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November 11, 2010

Make Your Own Kefir

by Stephanie Carnes
OHN Contributor

Kefir is a yogurt-like lacto-fermented beverage with a slightly fizzy taste that is made from kefir grains. It has thirty times more probiotic cultures than yogurt including lactobacillus, acidophilus and bifidobacteria. Kefir’s live yeast and bacteria cultures can colonize in the intestinal tract to control and eliminate destructive pathogenic microorganisms and increase good bacteria and micro-flora. 

Ingredients & Equipment
  • Glass Jar with a plastic lid
  • 3-quart plastic strainer with small holes
  • Wooden spoon or plastic spatula
  • Kefir grains

The kefir-making Yahoo Group has over 3,000 members who post regularly on the subject. This is an excellent resource that will help you find kefir grains. If grains need to be mailed, they will survive in a double-Ziploc baggie with a small amount of milk for two-to-three days. The Yahoo group members usually do not expect payment but they will need to be reimbursed for postage.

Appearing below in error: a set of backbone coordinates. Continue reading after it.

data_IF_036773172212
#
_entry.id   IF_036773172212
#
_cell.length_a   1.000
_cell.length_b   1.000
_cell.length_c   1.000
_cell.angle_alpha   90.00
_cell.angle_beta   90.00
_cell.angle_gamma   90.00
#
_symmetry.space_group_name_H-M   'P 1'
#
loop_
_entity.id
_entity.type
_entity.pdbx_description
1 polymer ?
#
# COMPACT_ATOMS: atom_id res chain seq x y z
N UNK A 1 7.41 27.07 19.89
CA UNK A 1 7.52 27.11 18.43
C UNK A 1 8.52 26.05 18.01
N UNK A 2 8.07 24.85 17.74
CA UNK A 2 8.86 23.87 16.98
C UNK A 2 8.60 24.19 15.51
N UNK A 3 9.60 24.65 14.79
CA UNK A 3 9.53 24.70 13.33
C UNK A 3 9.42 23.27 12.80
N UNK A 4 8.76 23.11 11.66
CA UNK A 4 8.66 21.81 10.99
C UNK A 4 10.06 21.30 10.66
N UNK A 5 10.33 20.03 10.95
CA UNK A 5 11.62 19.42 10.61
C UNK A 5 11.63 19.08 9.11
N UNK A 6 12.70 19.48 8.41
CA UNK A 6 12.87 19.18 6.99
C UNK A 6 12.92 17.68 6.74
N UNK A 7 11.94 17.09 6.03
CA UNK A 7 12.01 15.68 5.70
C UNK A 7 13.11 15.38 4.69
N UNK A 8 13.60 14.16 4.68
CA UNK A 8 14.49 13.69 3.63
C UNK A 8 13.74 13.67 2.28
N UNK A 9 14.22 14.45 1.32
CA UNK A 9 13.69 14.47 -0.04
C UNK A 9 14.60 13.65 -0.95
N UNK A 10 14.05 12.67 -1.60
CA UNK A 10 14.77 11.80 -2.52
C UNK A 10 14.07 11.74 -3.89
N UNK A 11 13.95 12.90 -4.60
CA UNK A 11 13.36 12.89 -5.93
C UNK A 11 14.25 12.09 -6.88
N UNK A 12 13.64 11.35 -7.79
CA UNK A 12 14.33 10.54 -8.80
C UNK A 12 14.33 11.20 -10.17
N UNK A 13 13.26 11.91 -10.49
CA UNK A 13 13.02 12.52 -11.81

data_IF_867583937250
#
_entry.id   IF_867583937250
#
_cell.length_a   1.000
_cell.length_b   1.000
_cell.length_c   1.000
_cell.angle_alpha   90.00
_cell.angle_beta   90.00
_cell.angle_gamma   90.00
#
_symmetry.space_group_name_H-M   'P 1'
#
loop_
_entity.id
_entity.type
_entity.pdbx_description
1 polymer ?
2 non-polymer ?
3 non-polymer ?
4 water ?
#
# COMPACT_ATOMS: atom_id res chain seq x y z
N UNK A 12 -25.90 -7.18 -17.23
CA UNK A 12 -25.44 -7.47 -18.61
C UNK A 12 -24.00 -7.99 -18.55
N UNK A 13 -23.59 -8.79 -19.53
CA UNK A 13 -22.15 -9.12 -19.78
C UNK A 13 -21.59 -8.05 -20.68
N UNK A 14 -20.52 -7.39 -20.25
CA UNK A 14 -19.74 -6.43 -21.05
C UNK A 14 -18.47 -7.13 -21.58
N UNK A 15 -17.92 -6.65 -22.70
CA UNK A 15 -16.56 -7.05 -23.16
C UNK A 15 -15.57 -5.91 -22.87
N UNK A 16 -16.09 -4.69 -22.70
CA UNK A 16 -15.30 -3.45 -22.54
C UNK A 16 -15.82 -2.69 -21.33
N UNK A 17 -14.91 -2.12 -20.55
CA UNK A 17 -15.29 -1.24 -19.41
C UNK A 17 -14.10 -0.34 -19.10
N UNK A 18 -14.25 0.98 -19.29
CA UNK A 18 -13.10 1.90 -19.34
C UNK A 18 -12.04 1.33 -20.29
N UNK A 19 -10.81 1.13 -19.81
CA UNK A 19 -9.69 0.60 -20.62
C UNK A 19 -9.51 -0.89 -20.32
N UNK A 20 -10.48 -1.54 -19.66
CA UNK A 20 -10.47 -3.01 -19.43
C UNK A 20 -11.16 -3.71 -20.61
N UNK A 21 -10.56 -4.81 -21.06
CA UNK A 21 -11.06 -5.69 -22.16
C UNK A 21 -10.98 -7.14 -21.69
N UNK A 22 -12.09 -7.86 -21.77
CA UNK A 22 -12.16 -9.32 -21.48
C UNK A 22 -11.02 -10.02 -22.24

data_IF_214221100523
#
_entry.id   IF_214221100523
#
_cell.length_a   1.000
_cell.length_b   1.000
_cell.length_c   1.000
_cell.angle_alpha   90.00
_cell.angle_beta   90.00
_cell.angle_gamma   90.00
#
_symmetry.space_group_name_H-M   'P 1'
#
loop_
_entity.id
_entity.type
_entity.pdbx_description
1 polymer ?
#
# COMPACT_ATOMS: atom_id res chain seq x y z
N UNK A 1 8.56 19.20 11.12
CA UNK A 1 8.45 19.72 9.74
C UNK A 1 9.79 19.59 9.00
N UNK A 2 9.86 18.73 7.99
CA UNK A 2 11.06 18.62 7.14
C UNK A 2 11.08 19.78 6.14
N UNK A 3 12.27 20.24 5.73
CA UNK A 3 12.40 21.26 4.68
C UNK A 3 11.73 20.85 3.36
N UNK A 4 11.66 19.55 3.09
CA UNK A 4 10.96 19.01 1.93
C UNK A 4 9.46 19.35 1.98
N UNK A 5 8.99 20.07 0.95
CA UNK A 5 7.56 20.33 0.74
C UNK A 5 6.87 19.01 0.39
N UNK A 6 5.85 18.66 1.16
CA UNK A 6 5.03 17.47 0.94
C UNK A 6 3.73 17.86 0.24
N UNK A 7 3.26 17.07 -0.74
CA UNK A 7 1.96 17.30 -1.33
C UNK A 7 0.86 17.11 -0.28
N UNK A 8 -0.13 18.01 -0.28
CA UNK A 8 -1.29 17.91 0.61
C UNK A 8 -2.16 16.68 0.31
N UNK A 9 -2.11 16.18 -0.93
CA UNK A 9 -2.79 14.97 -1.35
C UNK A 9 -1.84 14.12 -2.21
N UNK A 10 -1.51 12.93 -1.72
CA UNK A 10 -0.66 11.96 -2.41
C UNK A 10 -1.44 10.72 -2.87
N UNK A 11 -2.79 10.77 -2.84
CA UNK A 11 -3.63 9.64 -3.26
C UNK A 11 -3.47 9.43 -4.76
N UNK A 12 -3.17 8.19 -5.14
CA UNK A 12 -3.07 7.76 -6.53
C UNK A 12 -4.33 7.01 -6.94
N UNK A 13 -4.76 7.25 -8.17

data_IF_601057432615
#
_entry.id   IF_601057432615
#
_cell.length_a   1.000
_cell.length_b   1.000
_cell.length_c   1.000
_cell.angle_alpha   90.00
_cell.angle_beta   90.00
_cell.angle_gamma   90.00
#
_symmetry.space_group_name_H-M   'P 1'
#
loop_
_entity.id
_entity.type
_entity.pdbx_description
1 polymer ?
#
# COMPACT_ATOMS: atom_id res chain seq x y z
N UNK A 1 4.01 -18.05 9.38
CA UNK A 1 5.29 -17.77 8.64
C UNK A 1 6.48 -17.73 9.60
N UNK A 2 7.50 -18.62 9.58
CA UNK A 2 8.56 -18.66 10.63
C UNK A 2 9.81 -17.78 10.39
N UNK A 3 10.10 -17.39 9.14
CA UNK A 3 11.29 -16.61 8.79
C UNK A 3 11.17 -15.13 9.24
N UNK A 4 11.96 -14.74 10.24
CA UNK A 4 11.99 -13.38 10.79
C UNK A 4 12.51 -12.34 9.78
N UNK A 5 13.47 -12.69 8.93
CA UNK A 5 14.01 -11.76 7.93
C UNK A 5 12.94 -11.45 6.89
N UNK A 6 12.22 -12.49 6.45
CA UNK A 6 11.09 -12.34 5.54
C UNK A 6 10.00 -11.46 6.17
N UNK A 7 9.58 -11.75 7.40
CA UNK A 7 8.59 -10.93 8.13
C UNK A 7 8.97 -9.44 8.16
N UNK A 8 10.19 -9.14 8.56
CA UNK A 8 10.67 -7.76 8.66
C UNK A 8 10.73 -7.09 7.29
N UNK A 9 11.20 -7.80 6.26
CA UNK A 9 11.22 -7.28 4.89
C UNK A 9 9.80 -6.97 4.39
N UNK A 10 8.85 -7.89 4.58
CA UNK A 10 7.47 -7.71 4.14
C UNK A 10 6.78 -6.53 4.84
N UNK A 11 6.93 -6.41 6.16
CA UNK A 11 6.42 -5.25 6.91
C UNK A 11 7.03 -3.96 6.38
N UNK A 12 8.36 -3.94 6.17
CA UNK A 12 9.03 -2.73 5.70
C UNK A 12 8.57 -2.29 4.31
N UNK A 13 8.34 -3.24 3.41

1. When your grains arrive, immediately transfer them to a glass jar and add one cup of milk (Note: the milk can be cold). The lid should be loosely fitted. Place the jar on a shelf or your counter at room temperature. 
  2. Swirl the jar at five second intervals whenever possible. Swirling breaks up the grains and exposes more surfaces to lactose. Grains multiply at a rate of 10 percent per day in the summer and 5 percent per day in the winter.
  3. Approximately 24 hours after you have started your kefir, your product will be very thick. It may start to separate into curds and whey. As the grains multiply, fermentation will accelerate. You’ll want to strain your kefir when you see a separation beginning to take place.
  4. Use the spatula or wooden spoon to push your grains into a clean jar to start a new batch. Do not place grains into a jar that is warm from a dishwasher. Store finished kefir in the refrigerator and enjoy!
To store your grains, they may be covered with milk and placed in the refrigerator to hibernate. Make sure to change the milk at least once a week, and don’t let them hibernate for a prolonged period of time. To slow down your kefir add more milk or remove some of your grains. You can eat the grains or give them away to a friend.

SOURCE: Ten Days to Optimal Health (Amelong 2006)

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